From my second-floor window this morning, the overnight snowfall appeared to have had a beautifying effect - a feathery layer of white over everything. On stepping out the front door to meet my friend V for an Osh excursion, though, it quickly became apparent that this was the very worst kind of snow, thick and slushy and akin to wading through a shallow river. Along the way I had to dodge wet clumps of snow falling periodically from tree branches, and the even bigger avalanches from rooftops. I arrived at V's house with a fine layer of ice over my hood and a tidal mark on my boots.
We stepped off the marshrutka and into the muddy slush of the bazaar, Shortly thereafter, battling our way through a crowded pathway pitted with puddles, we were greeted by the sight of several enormous pieces of tripe wobbling on a hand-drawn trolley up a small hill, which is the regular way of transporting meat in these parts. With one accord, we decided to walk the other way and buy some tushuks and gifts, which were relatively straightforward transactions. Things only started to get unhinged when we wandered through the clothing stalls and V decided to try on a skirt. This particular stall had a sheet set up in a corner for the trying on of such garments, which was more than most stalls offered. V went behind the sheet, tried the skirt, and found it was too small; I went to find a bigger size; having found it, the seller accompanied me behind the changing sheet, along with her assistant, someone's elderly mother, an interested bystander, and the bystander's friend. Poor V stood there in her too-small skirt surrounded by five helpful Kyrgyz women and a floral sheet, while I held up a mirror for her and quietly dissolved into giggles that wouldn't stop. Somehow, V got changed back and we managed to extract ourselves from the experience unscathed.
We decided then to buy some food to cook lunch, rather than buy the ubiquitous samsi, a decision which was possibly influenced by our earlier encounter with tripe. So, we entered the expanse of fruit and vegetable stalls, covered over with tarpaulins that dripped steadily with melting snow. We decided on some oyster mushrooms and tofu. V's Russian is good enough to buy food with, and the seller we chose was friendly and asked us about Australia; but things went awry quickly when we realised that she'd misinterpreted our request for 300 grams of mushrooms, and was busy filling a shopping bag with 300 som worth. V's increasingly frantic attempts to rescue the situation were met only with helpless giggles from me (still breathless from the hilarity of the skirt episode) and a rising ire from the mushroom seller, who eventually understood and unpacked the bag with muttered profanities about stupid Australians. Needless to say, we skipped out of there as soon as possible, took one of the world's more ridiculously crowded marshrutkas - at one point, the armpits of six individuals were mere inches from my face - and had a perfectly nice lunch back at the apartment.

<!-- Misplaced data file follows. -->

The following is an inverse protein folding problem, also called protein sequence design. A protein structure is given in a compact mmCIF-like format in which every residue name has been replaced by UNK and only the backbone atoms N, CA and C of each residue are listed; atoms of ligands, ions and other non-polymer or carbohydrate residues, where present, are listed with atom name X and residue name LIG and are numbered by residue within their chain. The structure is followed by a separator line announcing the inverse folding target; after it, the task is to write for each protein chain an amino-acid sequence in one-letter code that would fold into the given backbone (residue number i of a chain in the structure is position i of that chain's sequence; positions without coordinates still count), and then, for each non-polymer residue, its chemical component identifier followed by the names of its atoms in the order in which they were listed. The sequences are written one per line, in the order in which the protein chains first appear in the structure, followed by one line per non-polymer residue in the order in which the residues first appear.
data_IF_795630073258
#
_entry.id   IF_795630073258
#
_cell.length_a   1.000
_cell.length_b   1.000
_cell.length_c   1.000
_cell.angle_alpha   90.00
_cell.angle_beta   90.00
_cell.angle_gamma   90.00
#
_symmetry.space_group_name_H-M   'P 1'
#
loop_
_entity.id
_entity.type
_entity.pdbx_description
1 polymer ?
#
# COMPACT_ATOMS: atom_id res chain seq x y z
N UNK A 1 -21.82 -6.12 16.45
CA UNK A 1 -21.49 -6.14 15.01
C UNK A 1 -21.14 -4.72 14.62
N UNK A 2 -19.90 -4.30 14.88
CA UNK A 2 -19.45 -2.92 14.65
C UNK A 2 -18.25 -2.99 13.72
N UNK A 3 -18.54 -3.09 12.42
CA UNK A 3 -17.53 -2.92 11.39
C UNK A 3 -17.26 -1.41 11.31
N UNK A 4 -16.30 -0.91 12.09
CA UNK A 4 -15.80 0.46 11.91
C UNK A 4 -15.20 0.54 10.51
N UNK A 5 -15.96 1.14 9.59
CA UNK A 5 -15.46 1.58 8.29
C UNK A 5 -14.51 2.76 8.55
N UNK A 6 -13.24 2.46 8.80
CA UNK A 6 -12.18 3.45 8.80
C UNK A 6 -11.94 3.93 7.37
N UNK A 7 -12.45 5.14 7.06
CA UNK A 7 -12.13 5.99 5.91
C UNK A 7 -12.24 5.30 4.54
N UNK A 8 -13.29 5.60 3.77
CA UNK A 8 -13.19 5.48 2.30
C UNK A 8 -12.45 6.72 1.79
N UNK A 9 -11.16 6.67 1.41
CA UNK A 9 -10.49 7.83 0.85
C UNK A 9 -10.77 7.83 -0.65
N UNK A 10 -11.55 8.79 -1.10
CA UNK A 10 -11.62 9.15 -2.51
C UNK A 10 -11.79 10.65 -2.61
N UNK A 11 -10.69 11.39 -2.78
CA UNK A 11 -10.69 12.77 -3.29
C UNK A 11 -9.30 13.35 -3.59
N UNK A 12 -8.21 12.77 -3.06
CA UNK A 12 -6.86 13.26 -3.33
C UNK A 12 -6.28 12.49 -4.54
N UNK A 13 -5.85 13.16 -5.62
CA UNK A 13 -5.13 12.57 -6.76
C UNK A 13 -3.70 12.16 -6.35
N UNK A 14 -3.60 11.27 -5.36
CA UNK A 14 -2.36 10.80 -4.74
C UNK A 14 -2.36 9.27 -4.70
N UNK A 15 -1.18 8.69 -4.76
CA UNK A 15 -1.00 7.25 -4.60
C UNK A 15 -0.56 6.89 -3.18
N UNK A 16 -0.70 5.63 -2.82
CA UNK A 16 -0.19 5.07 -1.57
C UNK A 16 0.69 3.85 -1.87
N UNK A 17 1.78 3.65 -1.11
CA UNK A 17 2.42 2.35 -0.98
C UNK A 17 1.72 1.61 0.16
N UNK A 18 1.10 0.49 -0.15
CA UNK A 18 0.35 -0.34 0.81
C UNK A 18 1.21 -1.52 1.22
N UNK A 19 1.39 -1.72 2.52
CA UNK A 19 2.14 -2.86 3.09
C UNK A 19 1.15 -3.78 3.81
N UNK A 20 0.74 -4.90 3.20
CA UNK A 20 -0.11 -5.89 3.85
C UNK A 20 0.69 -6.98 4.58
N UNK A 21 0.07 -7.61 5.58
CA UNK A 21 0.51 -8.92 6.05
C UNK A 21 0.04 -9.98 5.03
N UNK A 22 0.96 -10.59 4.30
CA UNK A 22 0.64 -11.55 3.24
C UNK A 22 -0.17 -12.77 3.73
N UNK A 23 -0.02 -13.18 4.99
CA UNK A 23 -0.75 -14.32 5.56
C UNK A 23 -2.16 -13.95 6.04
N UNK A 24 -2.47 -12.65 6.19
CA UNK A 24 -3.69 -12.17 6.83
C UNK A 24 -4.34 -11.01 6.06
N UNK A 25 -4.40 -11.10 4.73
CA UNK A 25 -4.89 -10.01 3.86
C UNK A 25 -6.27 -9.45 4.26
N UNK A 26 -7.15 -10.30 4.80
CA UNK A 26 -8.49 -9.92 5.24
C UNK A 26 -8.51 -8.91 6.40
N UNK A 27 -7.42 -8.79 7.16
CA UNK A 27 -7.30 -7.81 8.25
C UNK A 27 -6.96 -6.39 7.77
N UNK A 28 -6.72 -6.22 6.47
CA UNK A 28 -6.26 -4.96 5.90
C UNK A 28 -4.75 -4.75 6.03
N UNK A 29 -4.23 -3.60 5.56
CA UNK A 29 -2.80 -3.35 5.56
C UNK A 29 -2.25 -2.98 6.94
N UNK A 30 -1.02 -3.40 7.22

Bishkek may be a grim place at times, but I relish the unpredictability and the humour and the adventure of it. Spring is showing her face in fits and starts and in a couple of weeks the streets will be green and beautiful. The roses will be out - and Bishkek was the premier city for flowers in the Soviet Union, which is really something given the Russian program for city beautification - and the city will be transformed. Except, of course, for Osh Bazaar, which will remain chaotic and colourful and as disorienting as ever. Which is just as it should be.